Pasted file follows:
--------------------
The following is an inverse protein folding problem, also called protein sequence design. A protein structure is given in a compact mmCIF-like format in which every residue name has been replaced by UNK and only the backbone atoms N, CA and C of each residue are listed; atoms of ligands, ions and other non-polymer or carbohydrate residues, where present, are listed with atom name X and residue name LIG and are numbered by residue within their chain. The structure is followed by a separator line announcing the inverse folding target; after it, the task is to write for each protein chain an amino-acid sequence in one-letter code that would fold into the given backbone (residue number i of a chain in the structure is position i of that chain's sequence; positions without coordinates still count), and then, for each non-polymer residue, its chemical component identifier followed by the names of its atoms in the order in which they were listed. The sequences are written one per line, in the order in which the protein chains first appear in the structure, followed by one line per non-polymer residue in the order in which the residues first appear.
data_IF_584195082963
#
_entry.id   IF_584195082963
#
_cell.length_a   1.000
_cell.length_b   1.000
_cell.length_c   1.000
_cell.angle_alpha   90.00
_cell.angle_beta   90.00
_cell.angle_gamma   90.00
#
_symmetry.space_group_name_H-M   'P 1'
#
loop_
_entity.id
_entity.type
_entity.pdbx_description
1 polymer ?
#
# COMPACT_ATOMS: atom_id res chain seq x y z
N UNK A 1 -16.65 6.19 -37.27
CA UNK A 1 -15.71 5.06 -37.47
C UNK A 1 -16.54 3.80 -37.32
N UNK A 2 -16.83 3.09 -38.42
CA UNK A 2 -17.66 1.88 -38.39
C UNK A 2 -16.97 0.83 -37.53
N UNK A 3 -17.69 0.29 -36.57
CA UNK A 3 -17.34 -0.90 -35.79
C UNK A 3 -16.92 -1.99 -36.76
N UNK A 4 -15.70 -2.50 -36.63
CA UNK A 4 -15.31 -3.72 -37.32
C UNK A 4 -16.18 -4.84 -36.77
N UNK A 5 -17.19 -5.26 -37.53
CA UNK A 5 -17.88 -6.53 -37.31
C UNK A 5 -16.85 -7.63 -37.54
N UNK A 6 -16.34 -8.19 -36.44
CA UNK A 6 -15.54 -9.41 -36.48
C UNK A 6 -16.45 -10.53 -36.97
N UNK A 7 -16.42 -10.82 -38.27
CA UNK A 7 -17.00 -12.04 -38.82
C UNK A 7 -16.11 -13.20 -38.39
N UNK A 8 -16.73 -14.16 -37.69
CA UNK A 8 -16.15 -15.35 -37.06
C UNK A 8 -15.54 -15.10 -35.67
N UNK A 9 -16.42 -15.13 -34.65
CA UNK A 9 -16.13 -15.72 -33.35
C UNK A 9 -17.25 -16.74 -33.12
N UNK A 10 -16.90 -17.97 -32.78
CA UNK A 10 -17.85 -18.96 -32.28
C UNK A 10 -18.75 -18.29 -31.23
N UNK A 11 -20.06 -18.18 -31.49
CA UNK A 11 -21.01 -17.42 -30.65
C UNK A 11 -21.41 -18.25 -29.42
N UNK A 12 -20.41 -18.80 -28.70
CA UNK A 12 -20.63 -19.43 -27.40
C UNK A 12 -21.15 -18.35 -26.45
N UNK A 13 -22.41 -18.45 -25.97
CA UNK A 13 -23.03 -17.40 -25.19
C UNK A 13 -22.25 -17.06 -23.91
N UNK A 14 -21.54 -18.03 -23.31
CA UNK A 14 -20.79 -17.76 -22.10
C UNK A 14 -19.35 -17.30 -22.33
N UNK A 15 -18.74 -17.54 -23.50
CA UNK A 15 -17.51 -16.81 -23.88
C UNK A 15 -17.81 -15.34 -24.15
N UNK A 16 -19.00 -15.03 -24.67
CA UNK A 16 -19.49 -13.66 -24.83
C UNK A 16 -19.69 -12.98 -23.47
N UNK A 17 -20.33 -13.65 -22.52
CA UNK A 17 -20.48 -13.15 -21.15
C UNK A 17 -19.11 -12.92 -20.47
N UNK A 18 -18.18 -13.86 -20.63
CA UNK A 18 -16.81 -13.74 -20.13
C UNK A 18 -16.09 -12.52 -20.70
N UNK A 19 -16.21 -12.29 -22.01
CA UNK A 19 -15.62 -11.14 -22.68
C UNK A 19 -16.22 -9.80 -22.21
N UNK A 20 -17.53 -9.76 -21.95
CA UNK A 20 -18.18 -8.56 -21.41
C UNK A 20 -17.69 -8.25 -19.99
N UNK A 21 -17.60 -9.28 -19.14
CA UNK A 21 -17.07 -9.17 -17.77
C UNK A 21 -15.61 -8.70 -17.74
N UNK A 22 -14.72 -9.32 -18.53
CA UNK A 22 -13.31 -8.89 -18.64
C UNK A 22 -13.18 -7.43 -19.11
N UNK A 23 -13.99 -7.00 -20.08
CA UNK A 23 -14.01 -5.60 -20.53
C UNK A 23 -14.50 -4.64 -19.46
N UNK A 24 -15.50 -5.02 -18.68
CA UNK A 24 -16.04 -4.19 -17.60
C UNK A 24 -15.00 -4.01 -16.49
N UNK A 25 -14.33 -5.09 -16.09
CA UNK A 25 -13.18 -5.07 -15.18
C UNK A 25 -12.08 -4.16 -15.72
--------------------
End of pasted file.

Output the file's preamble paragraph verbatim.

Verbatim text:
The following is an inverse protein folding problem, also called protein sequence design. A protein structure is given in a compact mmCIF-like format in which every residue name has been replaced by UNK and only the backbone atoms N, CA and C of each residue are listed; atoms of ligands, ions and other non-polymer or carbohydrate residues, where present, are listed with atom name X and residue name LIG and are numbered by residue within their chain. The structure is followed by a separator line announcing the inverse folding target; after it, the task is to write for each protein chain an amino-acid sequence in one-letter code that would fold into the given backbone (residue number i of a chain in the structure is position i of that chain's sequence; positions without coordinates still count), and then, for each non-polymer residue, its chemical component identifier followed by the names of its atoms in the order in which they were listed. The sequences are written one per line, in the order in which the protein chains first appear in the structure, followed by one line per non-polymer residue in the order in which the residues first appear.